DECISION-MAKING STYLES: Understanding the 4 Decision-Making Styles for Leaders

decision making style

There are many assumptions about decision-making being a result of personality rather than strategy. Decision-making is strategic and has nothing to do with personality. So, leaders need to understand that personality can’t stand in the way of making critical or correcting corporate decisions that will be in the best interest of the business. So, let’s dive in and look through the leadership decision-making styles, types of decision-makers, analytical decision-making, and behavioral decision-making. I hope you find this article very informative and helpful too.

Decision Making Styles

It’s important to note that leaders can alter their approach to decision-making to accommodate the demands of diverse business situations. Practicing good decision-making can improve your leadership qualities. This explains why every leader needs to know and understand their decision making style. When you identify your decisive style, you can learn how to manage the outcomes of a situation when you need to provide a solution.

Decision-Making Styles in management

Before we look at the patterns, it’s helpful to define the decision styles. We have observed that decision styles differ in two fundamental ways:

How information is used and how options are created. When it comes to information use, some people want to analyze all the related data before they make any decision. In the management literature, such people are called “maximizers”. Maximizers can’t rest until they are certain they’ve found the very best answer. The result is a well-informed decision, but it may come at a cost in terms of time and efficiency. However, Others just want the key facts—they’re likely to jump to theorem and then test them as they go. A borrows a term from behavioral economist Herbert Simon: “Satisficers” are ready to act as soon as they have enough information to satisfy their requirements.

As for creating options, “single focus” decision-makers strongly believe in taking one step at a time. While their “multi-focused” counterparts generate lists of possible options and may pursue multiple courses. Single-focus people put their energy into making things come out as they believe they should, multi-focus people adapt to circumstances.

Using the two dimensions of information use and focus, we’ve created a matrix that identifies four styles of decision making:

Decisive (little information, one course of action); flexible (little information, many options); hierarchic (lots of data, one course of action); and integrative (lots of data, many options).

Analytical Decision Making

Analytical style decision-makers are people who carefully compile all facts to come up with the best or most comprehensive solution. These style decision-makers are task-align but have a high tolerance for ambiguity. As a result, they are likely to take a long time to process decisions or come up with a conclusion. Therefore, analytical-style decision-makers are not risk-takers because they won’t take a step further until they figure out the end result.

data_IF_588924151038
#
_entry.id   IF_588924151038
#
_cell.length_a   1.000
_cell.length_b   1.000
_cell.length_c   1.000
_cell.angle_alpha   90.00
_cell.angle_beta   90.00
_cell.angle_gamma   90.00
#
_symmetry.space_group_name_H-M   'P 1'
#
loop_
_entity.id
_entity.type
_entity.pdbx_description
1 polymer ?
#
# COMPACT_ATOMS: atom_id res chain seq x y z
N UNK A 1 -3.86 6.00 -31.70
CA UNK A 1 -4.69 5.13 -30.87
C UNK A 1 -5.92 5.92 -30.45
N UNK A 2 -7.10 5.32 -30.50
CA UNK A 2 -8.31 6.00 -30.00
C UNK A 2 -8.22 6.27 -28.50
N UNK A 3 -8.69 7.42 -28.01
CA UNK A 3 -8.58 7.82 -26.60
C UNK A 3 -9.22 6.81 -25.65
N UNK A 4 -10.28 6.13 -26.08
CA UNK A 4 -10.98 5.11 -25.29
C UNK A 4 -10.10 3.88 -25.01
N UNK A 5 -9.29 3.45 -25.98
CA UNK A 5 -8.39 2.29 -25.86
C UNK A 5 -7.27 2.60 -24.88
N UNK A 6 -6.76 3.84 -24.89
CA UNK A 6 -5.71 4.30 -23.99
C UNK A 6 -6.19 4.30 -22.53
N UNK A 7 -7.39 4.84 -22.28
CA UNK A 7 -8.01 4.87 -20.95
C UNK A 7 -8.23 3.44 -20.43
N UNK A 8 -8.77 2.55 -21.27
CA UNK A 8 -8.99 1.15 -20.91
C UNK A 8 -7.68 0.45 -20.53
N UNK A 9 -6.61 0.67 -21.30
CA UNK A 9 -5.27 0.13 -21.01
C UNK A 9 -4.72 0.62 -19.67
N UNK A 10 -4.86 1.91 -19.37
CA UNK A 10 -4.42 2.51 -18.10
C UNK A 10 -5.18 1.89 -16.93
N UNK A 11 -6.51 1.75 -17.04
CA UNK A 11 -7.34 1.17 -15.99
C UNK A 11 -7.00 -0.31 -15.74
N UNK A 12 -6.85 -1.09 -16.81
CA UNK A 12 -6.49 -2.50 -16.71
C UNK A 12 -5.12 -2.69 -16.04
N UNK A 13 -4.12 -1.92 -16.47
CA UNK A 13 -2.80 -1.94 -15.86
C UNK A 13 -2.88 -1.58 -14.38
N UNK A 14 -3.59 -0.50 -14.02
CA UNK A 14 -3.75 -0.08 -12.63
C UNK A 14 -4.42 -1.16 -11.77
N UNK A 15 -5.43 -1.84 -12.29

They find comfort with uncertainty and will like to consider all options before making a decision. For instance, when you think of creative solutions and are willing to give most possibilities a chance. However, you only like to move forward once you are certain beyond all reasonable doubt that that choice is best for you.

While making responsible decisions is a strength of analytical style decision-makers. Their weaknesses tend to be making timely decisions, communicating with others, and managing stress during the decision-making period.

Types of Decision-Maker

Let’s look at the different types of decision-makers below:

#1. The Instinct Follower

The first type of decision maker we will look at is the instinct follower. The instinct follower is arguably the easiest decision-maker on this list, but note that there’s nothing wrong with following your instincts to make decisions.

If different possibilities and a lot of information on each side are presented to pick a better choice, the instinct follower will generally form an immediate impression, and side with whichever one that impression relates with.

On the surface, this may seem like a faulty way to make decisions, like they say “don’t judge a book by its cover”, but it’s in-built into human nature.

Moreover, with enough experience, this can actually prove to be a better way to make decisions because it’s fast, and it spares you the possible misleading nature of outside information.

#2. The Interviewer

The interviewer doesn’t like to make decisions alone. Even when confronted with a tough choice, they’ll seek out alternative opinions and views almost irresistibly.

They are willing to ask everyone they know about their take on the matter. This doesn’t mean they let other people make decisions for them, but they do factor in their insights and opinions to a significant degree.